2. A MAP is not a replacement for an Individual Education Plan (IEP). A MAP session may help provide information for an IEP or some other needed legal documentation, but it is not a substitute and must not be treated as such. In a MAP, the people giving input are personally and/or professionally involved in the person’s life. MAPS participants and contributors must be people who know the person or organization intimately, not simply people who have tested or given intermittent therapy to a person.
3. A MAP is not controlled by experts in order to design a neat program package.
The outcome of a MAP must be a PERSONALIZED PLAN OF ACTION that has three criteria:
a. The plan is personalized i.e. tailor made for the person or organization. It is a one-of-a-kind MAP.
b. The person is at the heart of the MAP.
c. The plan assists in bringing the person or organization closer and closer into the daily life of the school or community.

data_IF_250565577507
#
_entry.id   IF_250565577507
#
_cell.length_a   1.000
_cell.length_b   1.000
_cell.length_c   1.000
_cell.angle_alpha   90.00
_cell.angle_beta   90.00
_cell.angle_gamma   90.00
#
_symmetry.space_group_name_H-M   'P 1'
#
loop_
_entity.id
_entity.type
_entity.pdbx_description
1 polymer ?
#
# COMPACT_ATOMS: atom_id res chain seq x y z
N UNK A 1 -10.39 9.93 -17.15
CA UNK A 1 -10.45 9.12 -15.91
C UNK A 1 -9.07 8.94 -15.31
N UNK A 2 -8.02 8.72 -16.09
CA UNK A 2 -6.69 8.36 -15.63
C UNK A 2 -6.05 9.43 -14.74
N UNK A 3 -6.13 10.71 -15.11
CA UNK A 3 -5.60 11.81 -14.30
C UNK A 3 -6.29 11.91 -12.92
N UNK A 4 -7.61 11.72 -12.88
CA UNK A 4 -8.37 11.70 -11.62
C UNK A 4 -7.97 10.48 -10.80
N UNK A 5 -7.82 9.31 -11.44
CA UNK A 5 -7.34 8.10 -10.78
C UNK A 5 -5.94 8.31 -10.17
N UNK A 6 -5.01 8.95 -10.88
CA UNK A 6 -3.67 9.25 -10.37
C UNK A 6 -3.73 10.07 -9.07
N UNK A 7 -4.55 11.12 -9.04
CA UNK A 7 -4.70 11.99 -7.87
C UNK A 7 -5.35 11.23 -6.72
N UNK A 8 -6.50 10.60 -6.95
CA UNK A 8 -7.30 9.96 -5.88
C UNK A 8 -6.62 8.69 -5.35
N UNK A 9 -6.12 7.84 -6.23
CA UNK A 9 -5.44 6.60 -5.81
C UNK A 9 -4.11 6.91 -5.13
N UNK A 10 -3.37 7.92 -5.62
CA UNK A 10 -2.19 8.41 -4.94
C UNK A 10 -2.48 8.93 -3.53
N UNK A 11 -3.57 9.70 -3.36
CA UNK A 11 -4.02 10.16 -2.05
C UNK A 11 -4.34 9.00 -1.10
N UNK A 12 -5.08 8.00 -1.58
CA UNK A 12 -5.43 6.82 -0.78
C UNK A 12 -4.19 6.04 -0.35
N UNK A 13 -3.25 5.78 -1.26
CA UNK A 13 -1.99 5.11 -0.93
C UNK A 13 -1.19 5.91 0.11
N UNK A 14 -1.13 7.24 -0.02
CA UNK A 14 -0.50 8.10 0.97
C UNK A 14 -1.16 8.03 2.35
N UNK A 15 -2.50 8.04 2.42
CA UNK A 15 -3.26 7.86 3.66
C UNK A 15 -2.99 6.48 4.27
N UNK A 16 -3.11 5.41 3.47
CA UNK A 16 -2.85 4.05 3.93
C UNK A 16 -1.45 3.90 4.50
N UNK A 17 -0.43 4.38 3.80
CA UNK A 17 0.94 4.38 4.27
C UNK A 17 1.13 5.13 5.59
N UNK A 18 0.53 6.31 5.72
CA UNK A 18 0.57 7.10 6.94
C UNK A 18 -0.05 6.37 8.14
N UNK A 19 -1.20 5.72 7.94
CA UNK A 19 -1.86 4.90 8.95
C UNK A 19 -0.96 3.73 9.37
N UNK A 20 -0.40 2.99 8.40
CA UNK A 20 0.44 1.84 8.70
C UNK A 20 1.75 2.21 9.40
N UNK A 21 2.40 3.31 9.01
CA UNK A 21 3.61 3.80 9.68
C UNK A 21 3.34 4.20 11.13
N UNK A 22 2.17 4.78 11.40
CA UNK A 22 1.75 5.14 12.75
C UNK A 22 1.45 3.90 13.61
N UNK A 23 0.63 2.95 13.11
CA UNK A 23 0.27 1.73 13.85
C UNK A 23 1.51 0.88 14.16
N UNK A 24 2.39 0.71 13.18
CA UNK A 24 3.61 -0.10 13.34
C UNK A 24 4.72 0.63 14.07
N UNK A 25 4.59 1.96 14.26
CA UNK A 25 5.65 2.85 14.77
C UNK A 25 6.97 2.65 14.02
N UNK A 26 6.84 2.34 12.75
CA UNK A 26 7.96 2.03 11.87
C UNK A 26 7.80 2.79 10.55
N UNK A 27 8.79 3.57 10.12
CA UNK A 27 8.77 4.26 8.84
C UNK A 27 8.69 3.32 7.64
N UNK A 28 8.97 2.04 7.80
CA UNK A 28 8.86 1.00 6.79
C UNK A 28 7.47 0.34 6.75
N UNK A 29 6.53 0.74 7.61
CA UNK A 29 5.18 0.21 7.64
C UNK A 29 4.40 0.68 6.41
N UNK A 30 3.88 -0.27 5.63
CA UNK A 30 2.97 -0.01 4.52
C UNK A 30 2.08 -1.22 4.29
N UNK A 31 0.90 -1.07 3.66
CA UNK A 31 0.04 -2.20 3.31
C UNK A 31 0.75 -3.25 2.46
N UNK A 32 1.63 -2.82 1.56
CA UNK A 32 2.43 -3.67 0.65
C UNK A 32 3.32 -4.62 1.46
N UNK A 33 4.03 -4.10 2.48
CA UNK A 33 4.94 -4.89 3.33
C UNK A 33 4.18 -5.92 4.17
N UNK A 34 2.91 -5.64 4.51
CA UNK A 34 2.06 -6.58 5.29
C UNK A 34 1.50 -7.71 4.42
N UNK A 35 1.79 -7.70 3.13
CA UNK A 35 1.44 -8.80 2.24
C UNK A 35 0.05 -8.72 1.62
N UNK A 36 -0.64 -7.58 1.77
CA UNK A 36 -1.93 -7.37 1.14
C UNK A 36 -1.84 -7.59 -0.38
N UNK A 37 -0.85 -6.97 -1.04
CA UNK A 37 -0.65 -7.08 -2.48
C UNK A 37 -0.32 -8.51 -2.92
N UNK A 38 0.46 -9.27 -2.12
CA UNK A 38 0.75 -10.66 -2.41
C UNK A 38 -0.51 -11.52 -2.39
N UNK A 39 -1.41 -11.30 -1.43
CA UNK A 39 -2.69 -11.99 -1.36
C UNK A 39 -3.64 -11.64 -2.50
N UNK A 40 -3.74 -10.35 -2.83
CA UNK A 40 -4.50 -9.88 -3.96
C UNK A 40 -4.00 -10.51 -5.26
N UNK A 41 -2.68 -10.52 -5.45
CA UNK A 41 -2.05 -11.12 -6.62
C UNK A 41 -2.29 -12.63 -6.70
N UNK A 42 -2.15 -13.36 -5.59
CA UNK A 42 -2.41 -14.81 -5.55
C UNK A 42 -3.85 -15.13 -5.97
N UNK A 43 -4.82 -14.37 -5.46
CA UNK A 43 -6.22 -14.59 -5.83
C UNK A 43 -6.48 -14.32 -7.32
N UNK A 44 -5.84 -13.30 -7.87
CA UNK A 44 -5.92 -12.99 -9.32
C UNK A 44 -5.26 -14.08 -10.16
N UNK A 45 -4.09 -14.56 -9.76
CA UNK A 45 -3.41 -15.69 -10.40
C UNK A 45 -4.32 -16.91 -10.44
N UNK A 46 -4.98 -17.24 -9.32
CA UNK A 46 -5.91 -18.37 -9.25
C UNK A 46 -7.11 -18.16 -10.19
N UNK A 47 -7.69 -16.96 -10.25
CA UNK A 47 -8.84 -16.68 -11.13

4. A MAP is not a tool to make any segregated setting better. MAPSwas designed to liberate people from institutional care. It is only for people and organizations trying to figure out together how to get a person fully included in life.
5. A MAP is not an academic exercise. It is a genuine personal approach to problem- solving. A MAP is for people who are vulnerable and outcome decisions have life and death implications for how the person will live his or her life. It is not a professional controlled/expert model/top-down management tool. It is a group, problem solving, cooperative and collaborative team approach to planning.
6. A MAP is not a Neutral Tool. The MAP facilitator must be skilled in group process, have leadership ability, have a problem-solving orientation, and most of all, have values that are clearly in favour of fully inclusive education and living. MAPS makes the value-judgment that it is better for all of us to figure out how to live together than to put people in little (or big) segregated boxes. MAPS facilitators must have a clear vision and share beliefs favouring the road of inclusion in all aspects of life.
7. MAPS is not talk. It is talk and Action. A MAP gives clear direction and takes action steps to move in the direction of inclusion. Most of all, MAPS is ongoing. It is a life long process of figuring out how to prevent the nightmare of segregation and how to enter into relationships that will lead to physical, mental and spiritual well-being.